If tooth or gum pain is plaguing you, contact your dentist immediately to schedule an appointment. In this post, our Woodbridge dentists explain some possible reasons for your pain and what you can do until you get to the dentist.
What causes tooth pain & gum pain?
Regardless of how bad the toothache hurts, you should always see a dentist as soon as possible to find the root of the problem. A strict oral hygiene regimen will typically stop toothaches or discomfort. However, there are numerous potential causes of tooth or gum pain, such as the following:
Though cavities often happen gradually, pain can occur suddenly. This should be taken care of as soon as possible to prevent an infection takes hold.
Grinding, Trauma or Injury
A fractured or damaged tooth can be extremely painful; don't ignore it, whether you grind your teeth while you sleep and gradually wear them down, or you suffer an injury in a more immediate way, like while playing sports. Your dentist might advise using a filling, crown, or bonding to treat it.
Grinding may also cause tooth sensitivity issues. Ask your dentist for tips on how to break this harmful habit.
Due to pressure, they put on neighbouring teeth or infection, impacted wisdom teeth frequently become quite painful. If there isn't enough room for them to erupt properly, impacted wisdom teeth can also cause crowding and tooth damage as secondary problems.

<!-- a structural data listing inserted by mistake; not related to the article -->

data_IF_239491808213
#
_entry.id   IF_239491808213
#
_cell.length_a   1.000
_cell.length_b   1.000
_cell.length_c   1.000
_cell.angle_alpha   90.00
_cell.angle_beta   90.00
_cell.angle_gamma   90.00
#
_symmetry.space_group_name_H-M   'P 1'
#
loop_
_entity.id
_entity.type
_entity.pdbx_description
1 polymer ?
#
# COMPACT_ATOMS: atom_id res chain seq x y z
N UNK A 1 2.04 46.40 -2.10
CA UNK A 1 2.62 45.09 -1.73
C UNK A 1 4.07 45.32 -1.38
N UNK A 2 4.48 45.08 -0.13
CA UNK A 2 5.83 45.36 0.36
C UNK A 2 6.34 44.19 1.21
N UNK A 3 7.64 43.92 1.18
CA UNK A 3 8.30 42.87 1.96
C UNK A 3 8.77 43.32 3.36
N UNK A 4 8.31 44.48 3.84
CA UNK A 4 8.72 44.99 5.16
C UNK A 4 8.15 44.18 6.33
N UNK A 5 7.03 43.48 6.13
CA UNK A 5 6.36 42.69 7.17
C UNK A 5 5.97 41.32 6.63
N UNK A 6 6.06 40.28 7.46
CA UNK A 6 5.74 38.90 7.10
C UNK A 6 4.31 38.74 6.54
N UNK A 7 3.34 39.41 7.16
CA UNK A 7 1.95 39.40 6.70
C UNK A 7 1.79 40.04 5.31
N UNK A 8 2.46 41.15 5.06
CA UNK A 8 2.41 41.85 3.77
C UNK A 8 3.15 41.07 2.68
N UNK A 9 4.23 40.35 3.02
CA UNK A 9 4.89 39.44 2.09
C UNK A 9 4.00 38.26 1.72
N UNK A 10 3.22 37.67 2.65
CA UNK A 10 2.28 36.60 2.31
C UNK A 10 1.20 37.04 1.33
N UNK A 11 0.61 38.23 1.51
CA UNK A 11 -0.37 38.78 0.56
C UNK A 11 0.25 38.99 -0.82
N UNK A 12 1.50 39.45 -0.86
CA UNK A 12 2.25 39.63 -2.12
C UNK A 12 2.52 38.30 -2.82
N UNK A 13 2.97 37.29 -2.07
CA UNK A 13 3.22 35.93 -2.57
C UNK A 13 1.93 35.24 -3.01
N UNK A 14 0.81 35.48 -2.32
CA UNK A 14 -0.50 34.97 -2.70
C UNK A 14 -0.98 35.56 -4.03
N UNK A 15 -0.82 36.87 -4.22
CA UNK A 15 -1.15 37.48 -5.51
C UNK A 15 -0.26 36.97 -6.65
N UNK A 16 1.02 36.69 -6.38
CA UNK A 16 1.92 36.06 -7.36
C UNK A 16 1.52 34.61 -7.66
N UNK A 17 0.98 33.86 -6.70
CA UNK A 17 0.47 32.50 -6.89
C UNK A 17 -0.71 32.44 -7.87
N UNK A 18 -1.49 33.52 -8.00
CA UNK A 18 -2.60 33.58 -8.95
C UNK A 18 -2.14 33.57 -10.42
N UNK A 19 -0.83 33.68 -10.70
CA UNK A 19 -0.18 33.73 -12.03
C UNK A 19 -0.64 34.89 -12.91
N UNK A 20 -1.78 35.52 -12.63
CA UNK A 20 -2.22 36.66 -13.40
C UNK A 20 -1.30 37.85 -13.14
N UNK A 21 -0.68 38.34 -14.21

Bacterial infections may lead to pockets filled with pus. This not only creates painful sensitivity, but can also develop into a more serious, or even life-threatening, condition.
Early stages of gum disease, or gingivitis, can progress to moderate and severe cases of periodontal disease. In the early stages, scaling and root planing, a procedure that involves removing plaque accumulation from the gum line, may be used by your dentist to treat your gingivitis.
For a more urgent case that’s progressed to severe gum disease, you may need a root canal, antibiotics, and/or surgery.
Other Potential Causes
We should note that some people experience temporary tooth sensitivity, which doesn’t necessarily indicate a serious problem.
Using toothpaste made for sensitive teeth may help. You should also attempt to avoid eating extremely hot or cold food and drinks until the sensitivity goes away.
If you notice ongoing sensitivity (for more than a couple of days), this may be cause for more serious concern, such as gum recession, and you should see your dentist.
There are also times the issue that’s causing your tooth pain may lie outside your mouth. Viral or sinus infections, vitamin deficiencies, headaches or colds may cause symptoms similar to what you might feel with a toothache.
Making an appointment with your dentist is still worthwhile, though, as ignoring or self-diagnosing the pain could have serious consequences. The majority of dental pain won't go away on its own and needs to be evaluated by your dentist.
What Helps Tooth Pain?
If you are wondering how to relieve tooth pain, the first and most obvious answer is to make an appointment with your dentist so that the issue can be diagnosed and treated.
You can try a few at-home treatments for tooth pain in the interim. To lessen pain and inflammation, apply an ice pack or take an OTC pain reliever. A saltwater rinse may occasionally assist in calming and reducing tooth pain.